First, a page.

First, we have the reaction from church leaders:
The Rev. Waymon Malone ordered it removed, said Carolyn Kelley, his mother-in-law. Malone and his wife, Kimberlee, were out of town today and could not be reached for comment.
“It upset him because of what it said,” Kelley said. “It said we don’t need God, and we’re at church, so we do need God.”
Actually, it said you don’t need god to be good. While it’s true that you don’t need god, period, this particular billboard wasn’t a shot at Christians who believe in superstition.
But I guess the suggestion that there are good people out there who don’t believe in god was enough to freak out Malone. Christian leaders are so damn sensitive these days…
Second, Heagney gets to the bottom of whose fault it is that the atheist billboard went up on church property in the first place:
The billboard was removed days after it was installed on June 21, said Jay Schmidt, account executive for Matrix Media Services.
Schmidt helped the Freedom From Religion Foundation find the billboard locations but didn’t realize that the Galos billboard was on church property. That billboard is visible from Stelzer Road north of Allegheny Avenue, just as Stelzer turns into James Road.
He called it “an unfortunate oversight” by Clear Channel, whose representatives did not return messages seeking comment.
I still don’t understand who owns this billboard and how the payments get split up. If the church owns the billboard space, have they objected to other ads that have gone up there in the past? If so, which ones? Which ones haven’t they whined about? Does Clear Channel have this kind of arrangement with any other private group in the area?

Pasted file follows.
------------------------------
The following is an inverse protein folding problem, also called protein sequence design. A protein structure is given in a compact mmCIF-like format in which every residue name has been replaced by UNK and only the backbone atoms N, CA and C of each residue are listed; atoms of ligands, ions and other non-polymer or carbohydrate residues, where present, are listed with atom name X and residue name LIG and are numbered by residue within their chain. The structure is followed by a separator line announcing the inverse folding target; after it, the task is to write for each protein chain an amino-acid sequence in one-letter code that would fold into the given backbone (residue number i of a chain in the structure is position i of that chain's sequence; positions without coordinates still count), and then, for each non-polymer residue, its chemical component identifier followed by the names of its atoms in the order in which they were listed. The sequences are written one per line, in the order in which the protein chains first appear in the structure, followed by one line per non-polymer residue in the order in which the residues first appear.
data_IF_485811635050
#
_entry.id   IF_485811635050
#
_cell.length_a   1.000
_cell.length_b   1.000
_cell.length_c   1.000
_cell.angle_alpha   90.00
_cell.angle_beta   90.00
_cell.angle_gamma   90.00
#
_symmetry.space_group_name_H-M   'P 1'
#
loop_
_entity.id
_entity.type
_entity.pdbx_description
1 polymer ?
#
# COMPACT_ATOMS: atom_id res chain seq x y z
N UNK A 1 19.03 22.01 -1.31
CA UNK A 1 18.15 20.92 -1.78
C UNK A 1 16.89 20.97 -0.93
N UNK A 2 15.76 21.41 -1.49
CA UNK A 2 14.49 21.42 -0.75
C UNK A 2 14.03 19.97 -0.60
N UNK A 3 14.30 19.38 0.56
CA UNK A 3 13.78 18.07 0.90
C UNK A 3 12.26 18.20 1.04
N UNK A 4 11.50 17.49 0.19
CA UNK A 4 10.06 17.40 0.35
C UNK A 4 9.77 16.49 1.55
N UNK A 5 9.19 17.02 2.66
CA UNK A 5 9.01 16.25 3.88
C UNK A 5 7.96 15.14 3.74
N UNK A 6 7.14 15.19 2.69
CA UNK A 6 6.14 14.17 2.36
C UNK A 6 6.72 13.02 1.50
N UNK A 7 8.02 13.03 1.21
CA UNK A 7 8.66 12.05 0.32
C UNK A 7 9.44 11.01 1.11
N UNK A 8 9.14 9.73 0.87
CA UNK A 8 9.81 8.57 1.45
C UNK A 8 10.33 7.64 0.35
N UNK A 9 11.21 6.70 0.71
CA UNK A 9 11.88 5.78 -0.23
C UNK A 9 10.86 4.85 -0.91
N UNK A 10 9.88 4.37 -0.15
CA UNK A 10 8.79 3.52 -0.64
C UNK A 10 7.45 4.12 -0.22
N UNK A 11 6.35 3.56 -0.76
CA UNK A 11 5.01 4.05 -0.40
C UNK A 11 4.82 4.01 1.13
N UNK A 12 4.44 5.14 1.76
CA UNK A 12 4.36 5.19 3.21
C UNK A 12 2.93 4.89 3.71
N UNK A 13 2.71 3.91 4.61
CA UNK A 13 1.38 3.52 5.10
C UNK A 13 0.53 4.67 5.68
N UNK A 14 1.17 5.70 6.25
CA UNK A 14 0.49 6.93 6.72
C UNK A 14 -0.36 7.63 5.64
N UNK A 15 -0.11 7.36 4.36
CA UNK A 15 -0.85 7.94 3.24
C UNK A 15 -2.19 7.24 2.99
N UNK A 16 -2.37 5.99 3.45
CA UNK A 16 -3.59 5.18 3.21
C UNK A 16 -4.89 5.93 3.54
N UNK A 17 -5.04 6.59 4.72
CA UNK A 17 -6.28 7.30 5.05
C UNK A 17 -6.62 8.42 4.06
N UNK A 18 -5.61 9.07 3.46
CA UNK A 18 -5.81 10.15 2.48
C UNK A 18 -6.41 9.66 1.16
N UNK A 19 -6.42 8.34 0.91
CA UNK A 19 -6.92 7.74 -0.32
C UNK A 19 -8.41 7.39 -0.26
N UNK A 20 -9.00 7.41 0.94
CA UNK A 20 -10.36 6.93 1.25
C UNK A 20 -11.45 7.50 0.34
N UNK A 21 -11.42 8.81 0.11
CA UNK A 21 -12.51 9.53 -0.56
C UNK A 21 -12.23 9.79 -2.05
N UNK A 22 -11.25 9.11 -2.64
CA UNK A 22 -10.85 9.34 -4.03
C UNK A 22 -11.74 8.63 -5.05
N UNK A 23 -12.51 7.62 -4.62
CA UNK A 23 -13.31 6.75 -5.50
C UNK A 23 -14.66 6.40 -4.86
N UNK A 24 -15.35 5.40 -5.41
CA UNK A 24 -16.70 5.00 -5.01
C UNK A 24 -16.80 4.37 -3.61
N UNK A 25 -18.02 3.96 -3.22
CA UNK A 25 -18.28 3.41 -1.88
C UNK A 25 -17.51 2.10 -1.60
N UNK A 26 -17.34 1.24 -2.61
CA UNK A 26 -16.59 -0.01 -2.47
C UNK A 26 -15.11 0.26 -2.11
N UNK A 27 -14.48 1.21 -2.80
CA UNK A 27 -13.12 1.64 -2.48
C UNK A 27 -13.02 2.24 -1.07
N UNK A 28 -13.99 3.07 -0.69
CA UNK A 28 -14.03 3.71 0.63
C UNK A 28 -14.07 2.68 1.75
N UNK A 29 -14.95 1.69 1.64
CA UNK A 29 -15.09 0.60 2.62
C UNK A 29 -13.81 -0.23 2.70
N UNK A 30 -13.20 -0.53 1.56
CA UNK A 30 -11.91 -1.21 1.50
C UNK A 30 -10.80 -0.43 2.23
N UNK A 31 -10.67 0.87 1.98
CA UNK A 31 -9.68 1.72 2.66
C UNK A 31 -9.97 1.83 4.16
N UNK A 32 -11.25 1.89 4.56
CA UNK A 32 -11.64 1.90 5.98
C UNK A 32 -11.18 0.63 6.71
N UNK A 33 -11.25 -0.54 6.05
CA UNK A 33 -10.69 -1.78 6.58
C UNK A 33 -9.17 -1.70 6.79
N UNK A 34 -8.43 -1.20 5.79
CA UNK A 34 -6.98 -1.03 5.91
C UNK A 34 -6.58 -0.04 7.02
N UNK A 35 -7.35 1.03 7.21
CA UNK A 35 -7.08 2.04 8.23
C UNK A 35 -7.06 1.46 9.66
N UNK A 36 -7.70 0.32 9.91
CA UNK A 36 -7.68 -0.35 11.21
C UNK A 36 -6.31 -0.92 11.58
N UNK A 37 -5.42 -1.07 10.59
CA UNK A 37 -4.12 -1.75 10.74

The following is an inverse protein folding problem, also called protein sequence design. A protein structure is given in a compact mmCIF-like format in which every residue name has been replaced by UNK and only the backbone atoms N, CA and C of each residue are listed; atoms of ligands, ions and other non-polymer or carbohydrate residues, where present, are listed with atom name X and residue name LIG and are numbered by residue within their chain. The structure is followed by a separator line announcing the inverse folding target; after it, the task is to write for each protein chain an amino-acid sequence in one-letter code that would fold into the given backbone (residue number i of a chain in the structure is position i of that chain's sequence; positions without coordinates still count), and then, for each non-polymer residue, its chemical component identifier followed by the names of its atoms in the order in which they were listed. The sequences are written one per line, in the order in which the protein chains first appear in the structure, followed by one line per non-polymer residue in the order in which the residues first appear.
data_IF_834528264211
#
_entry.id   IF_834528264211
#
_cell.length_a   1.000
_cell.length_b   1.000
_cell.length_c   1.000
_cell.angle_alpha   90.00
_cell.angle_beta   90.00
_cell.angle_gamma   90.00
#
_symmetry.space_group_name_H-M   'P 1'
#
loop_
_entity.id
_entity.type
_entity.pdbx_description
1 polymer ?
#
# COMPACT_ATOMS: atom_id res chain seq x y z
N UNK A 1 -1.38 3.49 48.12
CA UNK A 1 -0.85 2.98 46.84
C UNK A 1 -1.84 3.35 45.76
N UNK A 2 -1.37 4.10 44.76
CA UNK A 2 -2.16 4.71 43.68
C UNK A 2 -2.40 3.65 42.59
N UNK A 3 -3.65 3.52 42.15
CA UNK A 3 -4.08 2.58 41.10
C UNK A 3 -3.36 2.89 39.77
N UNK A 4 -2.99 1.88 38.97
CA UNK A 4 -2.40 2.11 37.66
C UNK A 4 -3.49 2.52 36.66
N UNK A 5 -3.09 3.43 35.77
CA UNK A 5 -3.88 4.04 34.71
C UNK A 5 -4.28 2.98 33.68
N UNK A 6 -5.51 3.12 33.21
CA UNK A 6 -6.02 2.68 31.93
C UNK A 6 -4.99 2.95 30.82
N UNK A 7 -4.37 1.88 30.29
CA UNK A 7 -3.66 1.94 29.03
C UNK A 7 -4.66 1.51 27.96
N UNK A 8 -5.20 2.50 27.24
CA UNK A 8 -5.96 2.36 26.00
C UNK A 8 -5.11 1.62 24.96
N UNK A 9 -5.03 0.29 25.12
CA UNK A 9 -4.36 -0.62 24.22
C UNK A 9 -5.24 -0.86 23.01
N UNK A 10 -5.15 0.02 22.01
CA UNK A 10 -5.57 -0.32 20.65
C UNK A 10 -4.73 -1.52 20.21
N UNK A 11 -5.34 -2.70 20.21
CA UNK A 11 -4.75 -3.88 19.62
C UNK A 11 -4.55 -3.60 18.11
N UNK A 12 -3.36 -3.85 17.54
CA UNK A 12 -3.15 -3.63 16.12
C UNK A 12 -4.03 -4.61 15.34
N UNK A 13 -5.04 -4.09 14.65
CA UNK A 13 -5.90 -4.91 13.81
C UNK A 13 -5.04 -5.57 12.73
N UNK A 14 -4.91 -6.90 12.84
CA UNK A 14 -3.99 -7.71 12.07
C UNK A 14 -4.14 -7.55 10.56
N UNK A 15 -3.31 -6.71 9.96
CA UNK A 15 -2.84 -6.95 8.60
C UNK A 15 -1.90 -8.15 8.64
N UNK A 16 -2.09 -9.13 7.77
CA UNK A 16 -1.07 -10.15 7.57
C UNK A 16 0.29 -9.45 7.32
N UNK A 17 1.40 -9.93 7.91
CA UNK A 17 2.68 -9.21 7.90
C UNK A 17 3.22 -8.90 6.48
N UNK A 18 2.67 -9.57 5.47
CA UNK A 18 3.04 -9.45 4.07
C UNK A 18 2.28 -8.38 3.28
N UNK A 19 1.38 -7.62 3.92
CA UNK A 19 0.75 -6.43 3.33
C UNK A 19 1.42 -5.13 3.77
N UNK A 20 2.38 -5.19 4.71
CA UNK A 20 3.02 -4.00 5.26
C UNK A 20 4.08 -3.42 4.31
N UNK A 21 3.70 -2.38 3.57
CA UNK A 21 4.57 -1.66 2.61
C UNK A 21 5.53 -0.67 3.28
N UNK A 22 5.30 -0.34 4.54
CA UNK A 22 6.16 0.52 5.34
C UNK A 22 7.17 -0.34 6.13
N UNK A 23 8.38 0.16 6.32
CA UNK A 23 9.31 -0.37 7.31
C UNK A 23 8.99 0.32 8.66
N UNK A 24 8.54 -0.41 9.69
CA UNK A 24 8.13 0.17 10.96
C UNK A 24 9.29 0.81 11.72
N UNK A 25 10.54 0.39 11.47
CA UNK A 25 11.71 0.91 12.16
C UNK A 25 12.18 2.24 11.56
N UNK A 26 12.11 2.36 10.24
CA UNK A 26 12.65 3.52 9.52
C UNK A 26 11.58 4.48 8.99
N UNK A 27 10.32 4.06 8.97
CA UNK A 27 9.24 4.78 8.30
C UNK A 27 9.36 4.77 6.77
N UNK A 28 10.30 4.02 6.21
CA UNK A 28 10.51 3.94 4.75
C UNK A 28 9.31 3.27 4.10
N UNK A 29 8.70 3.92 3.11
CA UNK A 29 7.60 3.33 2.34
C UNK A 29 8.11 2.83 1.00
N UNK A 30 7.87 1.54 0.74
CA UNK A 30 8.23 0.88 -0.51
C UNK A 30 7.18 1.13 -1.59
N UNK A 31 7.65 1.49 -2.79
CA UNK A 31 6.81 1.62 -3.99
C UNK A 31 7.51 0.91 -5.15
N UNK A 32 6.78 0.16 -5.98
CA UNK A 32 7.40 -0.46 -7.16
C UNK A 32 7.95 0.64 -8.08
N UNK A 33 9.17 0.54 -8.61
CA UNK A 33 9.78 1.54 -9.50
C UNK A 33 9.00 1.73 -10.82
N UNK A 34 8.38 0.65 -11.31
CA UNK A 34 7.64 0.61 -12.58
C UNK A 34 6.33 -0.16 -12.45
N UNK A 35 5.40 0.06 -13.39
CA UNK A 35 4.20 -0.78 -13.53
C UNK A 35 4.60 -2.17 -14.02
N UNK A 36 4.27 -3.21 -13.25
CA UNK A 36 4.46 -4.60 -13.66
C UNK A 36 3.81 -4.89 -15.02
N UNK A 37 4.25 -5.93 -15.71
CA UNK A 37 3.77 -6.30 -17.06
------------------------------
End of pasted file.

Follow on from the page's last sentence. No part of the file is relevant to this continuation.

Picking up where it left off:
Third, Heagney gets a wonderful soundbyte from Dylan Galos, who appears on the billboard:
Galos, 25, who just earned his master’s degree in public health at Ohio State University, said churches have a right to decide what goes on their property.
Still, “I was a little disappointed that was the reaction they had, that it was so offensive to the congregation they had it moved.”
I love that quotation because he respects the church’s right to do what they want on their own property, while putting the focus on his statement, which no church ought to find objective.
Can you imagine one of those Religious Right blowhards saying something like, “Yes, students have the right not to stand during the Pledge of Allegiance”? They may very well believe in the rights of people they disagree with, but I can’t picture them saying that without steam coming out of their ears.
Even though the church had every right not to have this billboard on their property, the fact that they took down this sign — this inoffensive, affirming sign — just shows that they’re not mature enough to handle the fact that non-Christians exist alongside them.
If I were a Christian, that’s not a church I’d ever want to join.